Shin-Etsu Group Original Calendar 2012


Colors of the Seasons: Japan’s Scenic Beauty

Japan is blessed with an abundance of natural beauty that changes from season to season. In the warmth of spring, flowers blooming and blossoming in myriad colors delight the eye, while refuge can be found from the strong rays of the summer sun in the refreshing air of verdant forests. By and by, autumn foliage takes on brilliant hues as clear streams flow through mountain ravines, and with the advent of winter, snows gradually cover the mountains from their peaks to their bases.
Our calendar for the year 2012 is again devoted to the scenic beauty of Japan and its seasons. All of the photographs herein were taken in Gunma Prefecture, which is home to Shin-Etsu Group plants that manufacture our major products and laboratories that are engaged in research and development.
Shin-Etsu Group places the prime importance on safety and the environment, and it is our sincere wish to help maintain and preserve the splendor of Japan’s natural beauty for the sake of future generations. Indeed, the colors of the seasons are symbols of hope for all our tomorrows.

January & February:
Shibutoge Pass / Gunma

Shibutoge Pass can be found in the northwestern part of Gunma Prefecture, on the boundary it shares with Nagano Prefecture. In the past, a great many people and contemporary commodities traversed back and forth along the road through the pass. At present, the pass serves as a vital link for sightseers traveling between Kusatsu and the Shiga Plateau. The pass is situated between Mt. Yokote and Mt. Shirane at a height of 2000 meters, affording a bird’s-eye view of Kusatsu and the Shiga Plateau, and in the far distance can be seen soaring mountains in both Gunma and Nagano. The sight of the soft sunlight spreading through the skies soothes the spirits.

March & April:
Yoshino Cherry Trees and Creeping Phlox Plants / Gunma

Said to have been created by crossbreeding Oshima cherry trees with Edohigan cherry trees, Yoshino cherry trees started gaining in popularity during the beginning of the Meiji Period and have since become one of the most well-known types of cherry tree. Densely blanketing the ground, perennial creeping phlox plants are known in Japanese as “grass cherry blossoms”, but are not actually related to cherry trees. Here, the phlox flowers painting the ground below seem to compete with the cherry blossoms tinting the skies above, creating a rapturous spring vision.

May & June:
Hocchi River / Gunma

Considered to be one of Gunma’s most beautiful rivers, the Hocchi River flows into the Usune River, a tributary of Japan’s second longest river, the Tone. Its waters provide the nutrients both for abundant fish that swim in its streams, and for the multicolored plants and trees that are found along its banks. Not only does it foster a wide variety of life, the river also provides impressive scenery as it winds its way through the landscape. In this refreshing scene, strikingly beautiful green leaves subtly harmonize with the river’s surface, which is cloud-like in appearance.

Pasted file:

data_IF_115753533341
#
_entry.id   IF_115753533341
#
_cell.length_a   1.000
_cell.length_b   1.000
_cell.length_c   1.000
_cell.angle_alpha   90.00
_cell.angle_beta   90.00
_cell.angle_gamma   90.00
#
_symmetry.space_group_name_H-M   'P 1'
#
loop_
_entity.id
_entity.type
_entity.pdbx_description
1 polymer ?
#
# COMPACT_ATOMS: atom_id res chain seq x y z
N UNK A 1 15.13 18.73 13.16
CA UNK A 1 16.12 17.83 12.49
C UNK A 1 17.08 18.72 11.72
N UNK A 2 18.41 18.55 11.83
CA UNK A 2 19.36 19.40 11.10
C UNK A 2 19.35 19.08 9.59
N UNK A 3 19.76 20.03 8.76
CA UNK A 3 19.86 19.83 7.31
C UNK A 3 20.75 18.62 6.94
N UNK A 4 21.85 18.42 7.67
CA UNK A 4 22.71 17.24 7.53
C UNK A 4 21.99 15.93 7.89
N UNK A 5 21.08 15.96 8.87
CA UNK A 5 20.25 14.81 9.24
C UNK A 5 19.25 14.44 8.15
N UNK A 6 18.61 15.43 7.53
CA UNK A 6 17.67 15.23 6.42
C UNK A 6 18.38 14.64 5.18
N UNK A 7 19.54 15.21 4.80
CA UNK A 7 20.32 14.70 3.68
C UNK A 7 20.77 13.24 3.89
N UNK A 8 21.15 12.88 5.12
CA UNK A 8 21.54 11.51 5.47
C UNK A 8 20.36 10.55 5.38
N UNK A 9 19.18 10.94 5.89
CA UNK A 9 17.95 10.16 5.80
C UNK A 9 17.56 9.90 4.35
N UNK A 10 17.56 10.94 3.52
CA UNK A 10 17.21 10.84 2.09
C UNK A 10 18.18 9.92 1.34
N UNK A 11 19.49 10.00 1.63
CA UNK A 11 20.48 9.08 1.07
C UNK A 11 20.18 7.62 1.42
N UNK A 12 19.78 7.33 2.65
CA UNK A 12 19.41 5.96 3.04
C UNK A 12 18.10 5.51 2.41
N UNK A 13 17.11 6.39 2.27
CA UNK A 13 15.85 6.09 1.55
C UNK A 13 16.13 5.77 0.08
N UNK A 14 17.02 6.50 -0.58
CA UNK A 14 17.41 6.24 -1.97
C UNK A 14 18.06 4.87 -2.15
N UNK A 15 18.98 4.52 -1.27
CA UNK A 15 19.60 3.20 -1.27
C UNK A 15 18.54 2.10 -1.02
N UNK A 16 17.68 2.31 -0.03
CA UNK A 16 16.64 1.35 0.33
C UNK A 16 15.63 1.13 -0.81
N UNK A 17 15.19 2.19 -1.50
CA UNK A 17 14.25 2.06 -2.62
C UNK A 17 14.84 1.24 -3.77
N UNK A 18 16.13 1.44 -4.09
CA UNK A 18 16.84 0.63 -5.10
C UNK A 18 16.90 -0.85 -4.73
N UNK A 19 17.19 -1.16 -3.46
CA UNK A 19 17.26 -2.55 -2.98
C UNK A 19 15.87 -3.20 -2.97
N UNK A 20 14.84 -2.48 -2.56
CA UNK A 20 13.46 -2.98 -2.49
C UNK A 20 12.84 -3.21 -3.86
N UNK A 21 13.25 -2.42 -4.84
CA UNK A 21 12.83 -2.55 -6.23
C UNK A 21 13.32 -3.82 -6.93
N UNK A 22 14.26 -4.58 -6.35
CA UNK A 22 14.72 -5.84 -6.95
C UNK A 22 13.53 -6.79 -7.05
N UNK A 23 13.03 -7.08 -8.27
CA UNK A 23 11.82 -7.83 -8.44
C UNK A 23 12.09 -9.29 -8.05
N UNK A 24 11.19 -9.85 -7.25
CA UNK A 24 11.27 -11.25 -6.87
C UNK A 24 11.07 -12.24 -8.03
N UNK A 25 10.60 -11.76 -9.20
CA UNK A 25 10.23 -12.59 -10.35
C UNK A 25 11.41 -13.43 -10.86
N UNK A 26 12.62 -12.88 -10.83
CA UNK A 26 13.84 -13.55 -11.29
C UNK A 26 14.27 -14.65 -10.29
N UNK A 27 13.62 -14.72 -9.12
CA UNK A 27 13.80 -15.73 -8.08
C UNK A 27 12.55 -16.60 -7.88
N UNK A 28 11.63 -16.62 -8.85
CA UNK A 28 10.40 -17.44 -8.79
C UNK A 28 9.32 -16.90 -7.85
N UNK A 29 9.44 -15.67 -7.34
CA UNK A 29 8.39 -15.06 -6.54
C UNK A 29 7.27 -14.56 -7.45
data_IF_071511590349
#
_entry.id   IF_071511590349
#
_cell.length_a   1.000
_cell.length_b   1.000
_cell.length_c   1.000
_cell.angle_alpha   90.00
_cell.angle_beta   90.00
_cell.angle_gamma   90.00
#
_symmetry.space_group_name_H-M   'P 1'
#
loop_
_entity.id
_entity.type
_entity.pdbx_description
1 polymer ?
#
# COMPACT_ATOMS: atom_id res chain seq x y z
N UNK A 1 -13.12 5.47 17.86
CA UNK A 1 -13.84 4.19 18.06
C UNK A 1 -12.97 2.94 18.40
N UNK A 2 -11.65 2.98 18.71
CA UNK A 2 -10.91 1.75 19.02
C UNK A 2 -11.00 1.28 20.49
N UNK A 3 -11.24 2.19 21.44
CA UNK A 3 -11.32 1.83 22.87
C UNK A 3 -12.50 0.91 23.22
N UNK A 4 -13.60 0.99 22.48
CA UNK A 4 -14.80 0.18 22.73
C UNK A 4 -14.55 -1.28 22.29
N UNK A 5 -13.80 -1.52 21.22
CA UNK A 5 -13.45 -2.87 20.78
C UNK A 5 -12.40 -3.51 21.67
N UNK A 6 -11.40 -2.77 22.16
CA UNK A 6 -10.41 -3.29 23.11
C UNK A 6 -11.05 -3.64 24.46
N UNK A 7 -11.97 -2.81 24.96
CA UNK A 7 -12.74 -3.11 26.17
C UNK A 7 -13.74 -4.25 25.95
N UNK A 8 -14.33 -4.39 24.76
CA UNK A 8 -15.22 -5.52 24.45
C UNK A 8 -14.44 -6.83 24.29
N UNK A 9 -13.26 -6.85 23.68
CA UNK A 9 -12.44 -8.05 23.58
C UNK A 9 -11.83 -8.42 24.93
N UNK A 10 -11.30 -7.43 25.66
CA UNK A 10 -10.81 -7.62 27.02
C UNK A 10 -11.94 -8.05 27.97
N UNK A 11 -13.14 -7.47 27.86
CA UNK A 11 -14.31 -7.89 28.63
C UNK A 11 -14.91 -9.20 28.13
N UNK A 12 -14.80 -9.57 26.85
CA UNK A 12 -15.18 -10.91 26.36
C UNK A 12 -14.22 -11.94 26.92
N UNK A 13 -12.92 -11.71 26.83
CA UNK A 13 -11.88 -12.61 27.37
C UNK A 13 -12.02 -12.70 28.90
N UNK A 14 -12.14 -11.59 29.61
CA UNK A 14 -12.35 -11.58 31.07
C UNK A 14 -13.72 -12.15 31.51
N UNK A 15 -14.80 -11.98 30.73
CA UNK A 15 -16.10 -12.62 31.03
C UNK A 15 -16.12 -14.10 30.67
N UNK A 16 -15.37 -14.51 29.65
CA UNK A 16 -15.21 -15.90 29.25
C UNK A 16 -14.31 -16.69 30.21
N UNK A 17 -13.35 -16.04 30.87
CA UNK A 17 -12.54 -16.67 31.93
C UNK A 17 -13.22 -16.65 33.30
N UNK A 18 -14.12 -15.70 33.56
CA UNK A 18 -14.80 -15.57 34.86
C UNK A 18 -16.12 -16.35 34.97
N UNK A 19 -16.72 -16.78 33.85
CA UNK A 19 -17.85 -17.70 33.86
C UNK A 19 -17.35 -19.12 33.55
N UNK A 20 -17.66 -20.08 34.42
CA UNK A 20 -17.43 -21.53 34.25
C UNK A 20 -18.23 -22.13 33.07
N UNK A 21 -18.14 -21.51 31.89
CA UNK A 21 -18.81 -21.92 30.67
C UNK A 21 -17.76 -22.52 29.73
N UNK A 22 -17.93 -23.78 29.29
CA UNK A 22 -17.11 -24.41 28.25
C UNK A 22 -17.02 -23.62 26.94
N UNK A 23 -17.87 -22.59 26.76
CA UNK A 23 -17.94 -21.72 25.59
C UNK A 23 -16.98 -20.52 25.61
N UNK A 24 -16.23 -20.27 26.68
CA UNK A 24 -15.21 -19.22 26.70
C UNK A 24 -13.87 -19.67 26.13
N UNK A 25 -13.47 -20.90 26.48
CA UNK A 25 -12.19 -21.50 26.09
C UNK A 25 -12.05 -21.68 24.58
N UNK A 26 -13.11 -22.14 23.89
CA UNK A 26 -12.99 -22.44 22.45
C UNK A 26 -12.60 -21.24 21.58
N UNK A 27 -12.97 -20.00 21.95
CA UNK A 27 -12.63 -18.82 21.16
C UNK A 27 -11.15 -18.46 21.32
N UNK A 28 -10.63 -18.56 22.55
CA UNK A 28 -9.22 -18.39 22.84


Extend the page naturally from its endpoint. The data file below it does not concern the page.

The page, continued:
July & August:
Black Pine Forest / Gunma

Highly resistant to ocean breezes and drying out, sturdy Japanese black pines are evergreens which are often planted near ocean shores to serve as protection against the tides and landslides. It’s unusual to find them in inland locations, but in Gunma they have been planted over a wide area on the southern face of Mt. Akagi since the end of the Edo Period. The black pine trees stand out against the blue of the sky, and the crisp air of the silent forest is truly refreshing.

September & October:
Teriha Gorge / Gunma

Teriha Gorge is situated along one of the tributaries of the Tone River in the northern part of Gunma. The source of the Tone River can be found in this area, and eleven waterfalls named by the poet Shuoshi Mizuhara dot the landscape, including Iwana Falls, Echo Falls, Jade Falls, and Higurashi Falls. The gorge is called the Oirase Gorge of the Kanto Region. The vivid colors of the fall season are captivating, and the scenery created by the rapids, the falls, and the autumn leaves is truly lovely.

November & December:
Mount Myogi / Gunma

Located in the southwest part of Gunma, Mt. Myogi is, along with Mt. Akagi and Mt. Haruna, one of the three peaks that have been affectionately called the Jomo Mountains by the local populace since olden times. Because weirdly shaped rocks and boulders have formed here due to weathering and erosion, the area is ranked with Yaba Valley in Oita Prefecture and Kanka Valley in Kagawa Prefecture as one of Japan’s three strangest. Forms shaped by the strong forces of nature are lightly covered in snow, cheerfully signaling the arrival of the winter season.